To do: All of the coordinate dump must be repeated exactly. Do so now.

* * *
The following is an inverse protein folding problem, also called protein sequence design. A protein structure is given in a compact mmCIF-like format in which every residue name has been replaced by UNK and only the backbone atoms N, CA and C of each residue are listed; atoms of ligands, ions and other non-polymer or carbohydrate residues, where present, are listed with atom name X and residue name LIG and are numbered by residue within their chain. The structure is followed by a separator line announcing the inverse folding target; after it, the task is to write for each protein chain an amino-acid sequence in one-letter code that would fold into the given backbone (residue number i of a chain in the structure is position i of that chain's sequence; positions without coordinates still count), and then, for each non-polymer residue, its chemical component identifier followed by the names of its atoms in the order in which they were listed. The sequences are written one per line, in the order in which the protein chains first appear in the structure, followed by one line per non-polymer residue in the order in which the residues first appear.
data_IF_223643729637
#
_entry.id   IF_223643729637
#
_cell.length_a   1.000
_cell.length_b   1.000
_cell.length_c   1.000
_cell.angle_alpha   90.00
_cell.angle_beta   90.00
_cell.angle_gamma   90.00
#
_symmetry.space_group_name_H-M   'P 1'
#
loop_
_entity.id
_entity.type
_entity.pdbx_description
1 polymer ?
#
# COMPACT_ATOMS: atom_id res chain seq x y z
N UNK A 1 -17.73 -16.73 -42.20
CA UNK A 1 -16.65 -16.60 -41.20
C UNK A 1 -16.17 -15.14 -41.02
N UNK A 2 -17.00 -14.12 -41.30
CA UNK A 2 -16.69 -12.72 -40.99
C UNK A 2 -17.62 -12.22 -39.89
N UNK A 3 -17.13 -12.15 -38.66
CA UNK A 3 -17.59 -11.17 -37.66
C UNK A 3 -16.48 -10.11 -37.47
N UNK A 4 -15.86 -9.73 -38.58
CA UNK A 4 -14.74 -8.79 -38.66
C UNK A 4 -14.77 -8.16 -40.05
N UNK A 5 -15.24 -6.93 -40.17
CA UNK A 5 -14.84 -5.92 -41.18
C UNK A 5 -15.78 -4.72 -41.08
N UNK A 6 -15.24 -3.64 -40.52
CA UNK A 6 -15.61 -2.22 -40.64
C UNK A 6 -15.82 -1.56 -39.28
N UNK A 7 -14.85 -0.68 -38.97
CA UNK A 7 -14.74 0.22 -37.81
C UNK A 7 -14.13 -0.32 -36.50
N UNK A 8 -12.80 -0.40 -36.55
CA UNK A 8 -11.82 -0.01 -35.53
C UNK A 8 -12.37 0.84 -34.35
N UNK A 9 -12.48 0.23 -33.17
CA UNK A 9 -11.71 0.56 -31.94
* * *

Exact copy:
The following is an inverse protein folding problem, also called protein sequence design. A protein structure is given in a compact mmCIF-like format in which every residue name has been replaced by UNK and only the backbone atoms N, CA and C of each residue are listed; atoms of ligands, ions and other non-polymer or carbohydrate residues, where present, are listed with atom name X and residue name LIG and are numbered by residue within their chain. The structure is followed by a separator line announcing the inverse folding target; after it, the task is to write for each protein chain an amino-acid sequence in one-letter code that would fold into the given backbone (residue number i of a chain in the structure is position i of that chain's sequence; positions without coordinates still count), and then, for each non-polymer residue, its chemical component identifier followed by the names of its atoms in the order in which they were listed. The sequences are written one per line, in the order in which the protein chains first appear in the structure, followed by one line per non-polymer residue in the order in which the residues first appear.
data_IF_223643729637
#
_entry.id   IF_223643729637
#
_cell.length_a   1.000
_cell.length_b   1.000
_cell.length_c   1.000
_cell.angle_alpha   90.00
_cell.angle_beta   90.00
_cell.angle_gamma   90.00
#
_symmetry.space_group_name_H-M   'P 1'
#
loop_
_entity.id
_entity.type
_entity.pdbx_description
1 polymer ?
#
# COMPACT_ATOMS: atom_id res chain seq x y z
N UNK A 1 -17.73 -16.73 -42.20
CA UNK A 1 -16.65 -16.60 -41.20
C UNK A 1 -16.17 -15.14 -41.02
N UNK A 2 -17.00 -14.12 -41.30
CA UNK A 2 -16.69 -12.72 -40.99
C UNK A 2 -17.62 -12.22 -39.89
N UNK A 3 -17.13 -12.15 -38.66
CA UNK A 3 -17.59 -11.17 -37.66
C UNK A 3 -16.48 -10.11 -37.47
N UNK A 4 -15.86 -9.73 -38.58
CA UNK A 4 -14.74 -8.79 -38.66
C UNK A 4 -14.77 -8.16 -40.05
N UNK A 5 -15.24 -6.93 -40.17
CA UNK A 5 -14.84 -5.92 -41.18
C UNK A 5 -15.78 -4.72 -41.08
N UNK A 6 -15.24 -3.64 -40.52
CA UNK A 6 -15.61 -2.22 -40.64
C UNK A 6 -15.82 -1.56 -39.28
N UNK A 7 -14.85 -0.68 -38.97
CA UNK A 7 -14.74 0.22 -37.81
C UNK A 7 -14.13 -0.32 -36.50
N UNK A 8 -12.80 -0.40 -36.55
CA UNK A 8 -11.82 -0.01 -35.53
C UNK A 8 -12.37 0.84 -34.35
N UNK A 9 -12.48 0.23 -33.17
CA UNK A 9 -11.71 0.56 -31.94